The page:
Secret Lives of Great Filmmakers: What Your Teachers Never Told You about the World's Greatest Directors
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Strange-But-True Tales of Cross-Dressers, Drug Addicts, Foot Fetishists, and Other Legendary Filmmakers.
With outrageous and uncensored profiles of everyone from D. W. Griffith to Quentin Tarantino, Secret Lives of Great Filmmakers reveals the little-known secrets of all your favorite directors. Why did Charlie Chaplin refuse to bathe for weeks at a time? Was Alfred Hitchcock really missing a belly button? Is Walt Disney’s corpse preserved in a state of suspended animation? And why on earth did Francis Ford Coppola direct a 3-D pornographic movie? The legends of the silver screen will never be the same!
student, Peckinpah preferred shooting off guns with his friends to attending class and was constantly getting into fights. When he was seventeen years old, his parents shipped him off to military school, although the discipline didn’t really take. Peckinpah served in the Marines during World War II—without seeing any combat—and didn’t really find an outlet for his pent-up creative energies until after the war, when he enrolled at Fresno State College and started taking theater classes. In 1952,
of his youth in England and attended Jesus College at Cambridge and the Royal Academy of Dramatic Arts. After working his way up in the movie business from assistant film librarian to director, he made his initial splash with the 1956 sci-fi classic Invasion of the Body Snatchers. Action films were his real forte, however, and he left his most lasting mark with a series of violent-crime and Western pictures starring his protégé, Clint Eastwood. SAM FULLER (1912–1997) Major Films: Pickup on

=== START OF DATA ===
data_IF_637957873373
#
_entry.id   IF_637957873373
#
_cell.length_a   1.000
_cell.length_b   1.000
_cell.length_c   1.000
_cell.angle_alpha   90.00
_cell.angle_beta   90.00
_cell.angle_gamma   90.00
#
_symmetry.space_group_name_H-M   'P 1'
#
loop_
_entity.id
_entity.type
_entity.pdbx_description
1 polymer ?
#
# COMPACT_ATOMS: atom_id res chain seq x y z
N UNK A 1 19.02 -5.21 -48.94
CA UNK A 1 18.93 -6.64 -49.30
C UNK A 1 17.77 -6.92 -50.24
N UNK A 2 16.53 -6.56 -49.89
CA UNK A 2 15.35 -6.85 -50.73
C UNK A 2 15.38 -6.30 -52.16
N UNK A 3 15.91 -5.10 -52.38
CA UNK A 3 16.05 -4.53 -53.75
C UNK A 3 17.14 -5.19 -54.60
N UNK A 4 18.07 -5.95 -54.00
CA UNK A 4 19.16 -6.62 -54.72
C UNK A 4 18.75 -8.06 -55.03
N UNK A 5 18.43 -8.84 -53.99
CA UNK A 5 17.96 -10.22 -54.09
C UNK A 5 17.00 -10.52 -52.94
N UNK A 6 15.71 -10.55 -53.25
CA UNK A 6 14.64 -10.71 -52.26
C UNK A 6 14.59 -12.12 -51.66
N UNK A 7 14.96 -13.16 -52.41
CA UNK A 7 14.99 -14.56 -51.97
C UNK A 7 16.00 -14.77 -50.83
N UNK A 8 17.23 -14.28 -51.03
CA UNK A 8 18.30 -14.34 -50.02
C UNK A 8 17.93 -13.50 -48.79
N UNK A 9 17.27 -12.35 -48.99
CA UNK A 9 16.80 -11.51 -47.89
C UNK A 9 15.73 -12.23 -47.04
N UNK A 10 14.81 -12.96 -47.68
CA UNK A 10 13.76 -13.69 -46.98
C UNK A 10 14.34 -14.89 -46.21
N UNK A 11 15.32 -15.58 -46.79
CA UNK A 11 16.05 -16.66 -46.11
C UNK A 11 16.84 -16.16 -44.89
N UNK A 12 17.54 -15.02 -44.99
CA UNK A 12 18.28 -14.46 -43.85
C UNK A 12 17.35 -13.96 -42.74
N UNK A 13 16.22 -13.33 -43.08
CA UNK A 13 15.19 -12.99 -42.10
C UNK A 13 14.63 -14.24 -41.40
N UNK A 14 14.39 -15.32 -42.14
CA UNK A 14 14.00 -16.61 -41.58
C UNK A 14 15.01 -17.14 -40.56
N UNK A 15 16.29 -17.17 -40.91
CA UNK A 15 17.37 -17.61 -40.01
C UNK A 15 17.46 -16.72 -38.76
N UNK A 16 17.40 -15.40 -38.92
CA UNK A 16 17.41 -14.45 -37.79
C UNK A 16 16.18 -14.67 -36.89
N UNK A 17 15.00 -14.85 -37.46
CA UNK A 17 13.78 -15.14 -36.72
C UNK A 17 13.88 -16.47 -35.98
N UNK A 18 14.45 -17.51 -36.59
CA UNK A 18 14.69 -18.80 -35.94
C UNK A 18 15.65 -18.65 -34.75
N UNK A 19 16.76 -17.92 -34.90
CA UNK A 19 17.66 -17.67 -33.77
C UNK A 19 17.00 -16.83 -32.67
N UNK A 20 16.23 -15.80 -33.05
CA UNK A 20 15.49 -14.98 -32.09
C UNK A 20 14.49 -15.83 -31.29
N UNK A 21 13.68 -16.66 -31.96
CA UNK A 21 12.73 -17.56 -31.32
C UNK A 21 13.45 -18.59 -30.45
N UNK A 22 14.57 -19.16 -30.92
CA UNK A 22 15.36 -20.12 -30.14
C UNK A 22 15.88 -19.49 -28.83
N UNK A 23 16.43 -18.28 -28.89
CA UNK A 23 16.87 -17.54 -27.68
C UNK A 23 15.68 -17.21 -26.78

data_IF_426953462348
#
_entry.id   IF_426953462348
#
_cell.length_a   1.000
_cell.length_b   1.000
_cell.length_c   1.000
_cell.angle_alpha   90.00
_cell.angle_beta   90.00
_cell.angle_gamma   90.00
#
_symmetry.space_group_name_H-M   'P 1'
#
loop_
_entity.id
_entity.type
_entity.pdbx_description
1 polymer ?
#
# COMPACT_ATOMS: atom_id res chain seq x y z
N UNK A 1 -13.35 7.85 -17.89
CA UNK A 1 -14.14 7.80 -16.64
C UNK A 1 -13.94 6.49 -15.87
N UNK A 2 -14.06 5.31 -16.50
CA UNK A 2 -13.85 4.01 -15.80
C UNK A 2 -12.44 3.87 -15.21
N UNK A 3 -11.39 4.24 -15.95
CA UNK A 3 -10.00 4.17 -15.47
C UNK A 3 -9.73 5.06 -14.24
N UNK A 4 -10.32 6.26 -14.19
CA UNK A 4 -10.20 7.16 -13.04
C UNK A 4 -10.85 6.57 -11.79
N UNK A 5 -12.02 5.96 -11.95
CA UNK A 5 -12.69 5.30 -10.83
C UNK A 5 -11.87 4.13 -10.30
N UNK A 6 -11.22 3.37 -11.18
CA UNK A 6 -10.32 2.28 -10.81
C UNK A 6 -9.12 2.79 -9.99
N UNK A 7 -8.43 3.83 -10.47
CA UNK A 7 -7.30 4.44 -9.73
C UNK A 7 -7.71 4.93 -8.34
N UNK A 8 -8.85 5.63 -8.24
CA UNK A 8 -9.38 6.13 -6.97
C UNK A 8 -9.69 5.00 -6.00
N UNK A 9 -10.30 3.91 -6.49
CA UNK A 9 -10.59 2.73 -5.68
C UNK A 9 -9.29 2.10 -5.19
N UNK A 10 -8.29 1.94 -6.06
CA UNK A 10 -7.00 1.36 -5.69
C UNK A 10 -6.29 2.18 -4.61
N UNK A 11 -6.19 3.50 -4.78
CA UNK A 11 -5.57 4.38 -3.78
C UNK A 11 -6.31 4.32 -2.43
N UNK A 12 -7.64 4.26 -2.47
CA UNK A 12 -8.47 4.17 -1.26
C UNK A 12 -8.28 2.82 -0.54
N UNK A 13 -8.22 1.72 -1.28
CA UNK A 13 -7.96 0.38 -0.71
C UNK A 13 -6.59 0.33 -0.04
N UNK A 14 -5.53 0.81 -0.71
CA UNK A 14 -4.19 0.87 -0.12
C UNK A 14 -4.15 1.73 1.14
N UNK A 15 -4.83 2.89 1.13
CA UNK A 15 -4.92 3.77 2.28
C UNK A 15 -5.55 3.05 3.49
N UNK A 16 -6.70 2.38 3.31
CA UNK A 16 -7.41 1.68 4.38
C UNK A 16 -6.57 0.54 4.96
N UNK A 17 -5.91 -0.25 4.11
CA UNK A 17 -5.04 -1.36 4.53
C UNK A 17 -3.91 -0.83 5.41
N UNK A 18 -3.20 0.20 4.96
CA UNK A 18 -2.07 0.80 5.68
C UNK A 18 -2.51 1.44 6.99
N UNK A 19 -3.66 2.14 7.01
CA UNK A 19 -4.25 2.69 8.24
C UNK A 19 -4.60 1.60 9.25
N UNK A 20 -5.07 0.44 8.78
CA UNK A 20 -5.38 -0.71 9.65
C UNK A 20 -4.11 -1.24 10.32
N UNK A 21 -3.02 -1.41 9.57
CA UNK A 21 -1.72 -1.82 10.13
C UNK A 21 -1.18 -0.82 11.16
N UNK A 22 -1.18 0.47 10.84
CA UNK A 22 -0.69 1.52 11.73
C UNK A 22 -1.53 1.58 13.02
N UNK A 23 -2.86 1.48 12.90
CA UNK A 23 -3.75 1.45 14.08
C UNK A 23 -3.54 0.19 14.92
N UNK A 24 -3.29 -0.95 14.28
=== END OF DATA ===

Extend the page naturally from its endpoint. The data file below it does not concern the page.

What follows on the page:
Phillips’ car checked for blood and hair samples. He also threatened the folkie’s life with a meat cleaver. FEELING CAVITY’S PULL Maybe the prospect of Polanski returning to Hollywood isn’t such a good idea after all. His most recent foray into mainstream American moviemaking came in 2007, when he played a small role as a bumbling French police inspector in the lowbrow buddy comedy Rush Hour 3. Among other indignities, the part called for Polanski to perform a full-body cavity search on
evoke someone who’s been mainlining the stuff on a daily basis for decades. It didn’t have to end in a haze of hash smoke and half-baked JFK assassination theories. William Oliver Stone (or “Bill Stone,” as he used to like to style himself, thinking his middle name made him seem too effeminate) was in fact a child of privilege. His father, Louis Stone, was a prosperous New York City stockbroker—the model for the character or Gordon Gekko in Wall Street. Grumpy and emotionally distant, Louis
3.1 Golan, Menahem Goldberg, Whoopi Grahame, Gloria Griffith, David Llewelyn Wark “D.W.”, 1.1, 14.1, 34.1 Griffith, Melanie Guy-Blaché, Alice H Hawks, Howard, 5.1, 21.1 heart disease, 2.1, 6.1, 13.1, 23.1, 17.1, 18.1, 19.1 Hemingway, Ernest Herzog, Werner, 20.1, 26.1 Heston, Charlton Hitchcock, Alfred, 7.1, 21.1 hoaxes Hollywood Walk of Fame, 2.1, 3.1 homophobes homosexuality, 4.1, 9.1, 17.1, 32.1 honors and awards Pedro Almodóvar Robert Altman Ingmar Bergman Ellen Burstyn